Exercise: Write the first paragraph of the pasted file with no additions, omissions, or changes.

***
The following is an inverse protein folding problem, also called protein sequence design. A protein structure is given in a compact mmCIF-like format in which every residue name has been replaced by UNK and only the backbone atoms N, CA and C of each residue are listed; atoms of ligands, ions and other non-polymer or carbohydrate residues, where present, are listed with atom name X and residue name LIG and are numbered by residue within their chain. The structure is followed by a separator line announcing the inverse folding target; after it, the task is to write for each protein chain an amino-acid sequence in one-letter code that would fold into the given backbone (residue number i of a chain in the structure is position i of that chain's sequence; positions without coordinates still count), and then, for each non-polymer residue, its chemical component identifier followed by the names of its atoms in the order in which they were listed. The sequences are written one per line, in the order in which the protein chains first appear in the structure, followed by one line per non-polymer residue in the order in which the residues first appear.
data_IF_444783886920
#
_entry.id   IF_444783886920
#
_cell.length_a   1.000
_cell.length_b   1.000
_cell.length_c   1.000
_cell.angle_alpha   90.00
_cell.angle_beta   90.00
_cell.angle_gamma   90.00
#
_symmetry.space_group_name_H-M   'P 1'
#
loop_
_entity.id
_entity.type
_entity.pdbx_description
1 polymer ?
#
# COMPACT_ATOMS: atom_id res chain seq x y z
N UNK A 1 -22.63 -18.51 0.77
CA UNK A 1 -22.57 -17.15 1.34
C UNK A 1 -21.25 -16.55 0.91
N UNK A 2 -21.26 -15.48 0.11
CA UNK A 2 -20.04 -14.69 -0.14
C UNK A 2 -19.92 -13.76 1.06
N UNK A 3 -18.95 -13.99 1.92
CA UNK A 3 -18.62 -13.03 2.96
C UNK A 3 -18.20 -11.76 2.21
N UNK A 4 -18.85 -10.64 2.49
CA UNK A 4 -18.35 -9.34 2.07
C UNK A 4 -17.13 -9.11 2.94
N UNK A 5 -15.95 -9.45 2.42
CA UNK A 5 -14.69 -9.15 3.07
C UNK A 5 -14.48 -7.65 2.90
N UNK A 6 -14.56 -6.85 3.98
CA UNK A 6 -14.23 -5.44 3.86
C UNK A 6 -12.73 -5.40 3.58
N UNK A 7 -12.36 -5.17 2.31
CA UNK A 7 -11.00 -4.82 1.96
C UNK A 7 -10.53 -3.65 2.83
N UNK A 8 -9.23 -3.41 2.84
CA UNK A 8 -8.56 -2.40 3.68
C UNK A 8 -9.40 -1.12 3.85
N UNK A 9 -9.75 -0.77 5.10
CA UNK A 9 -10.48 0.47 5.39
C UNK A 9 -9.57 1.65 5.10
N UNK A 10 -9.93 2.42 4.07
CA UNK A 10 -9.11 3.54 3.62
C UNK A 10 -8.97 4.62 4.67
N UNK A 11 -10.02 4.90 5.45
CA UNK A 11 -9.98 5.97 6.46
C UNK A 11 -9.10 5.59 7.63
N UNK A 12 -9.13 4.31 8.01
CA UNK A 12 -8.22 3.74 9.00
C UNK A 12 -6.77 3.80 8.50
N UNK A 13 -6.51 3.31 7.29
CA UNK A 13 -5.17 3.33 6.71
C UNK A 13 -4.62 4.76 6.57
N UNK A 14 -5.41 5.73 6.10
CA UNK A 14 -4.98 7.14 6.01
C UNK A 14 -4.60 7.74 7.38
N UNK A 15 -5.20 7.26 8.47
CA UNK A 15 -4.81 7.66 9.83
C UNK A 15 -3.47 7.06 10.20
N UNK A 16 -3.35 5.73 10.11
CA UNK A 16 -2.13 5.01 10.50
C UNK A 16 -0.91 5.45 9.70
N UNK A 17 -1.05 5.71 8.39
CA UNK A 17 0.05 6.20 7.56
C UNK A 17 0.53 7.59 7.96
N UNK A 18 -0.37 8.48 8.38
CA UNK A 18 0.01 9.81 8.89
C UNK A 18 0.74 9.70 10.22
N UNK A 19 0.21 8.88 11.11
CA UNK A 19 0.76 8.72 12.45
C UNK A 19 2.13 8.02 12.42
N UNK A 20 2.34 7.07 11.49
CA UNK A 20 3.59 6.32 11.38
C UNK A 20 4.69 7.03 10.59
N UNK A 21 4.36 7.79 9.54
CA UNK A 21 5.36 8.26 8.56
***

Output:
The following is an inverse protein folding problem, also called protein sequence design. A protein structure is given in a compact mmCIF-like format in which every residue name has been replaced by UNK and only the backbone atoms N, CA and C of each residue are listed; atoms of ligands, ions and other non-polymer or carbohydrate residues, where present, are listed with atom name X and residue name LIG and are numbered by residue within their chain. The structure is followed by a separator line announcing the inverse folding target; after it, the task is to write for each protein chain an amino-acid sequence in one-letter code that would fold into the given backbone (residue number i of a chain in the structure is position i of that chain's sequence; positions without coordinates still count), and then, for each non-polymer residue, its chemical component identifier followed by the names of its atoms in the order in which they were listed. The sequences are written one per line, in the order in which the protein chains first appear in the structure, followed by one line per non-polymer residue in the order in which the residues first appear.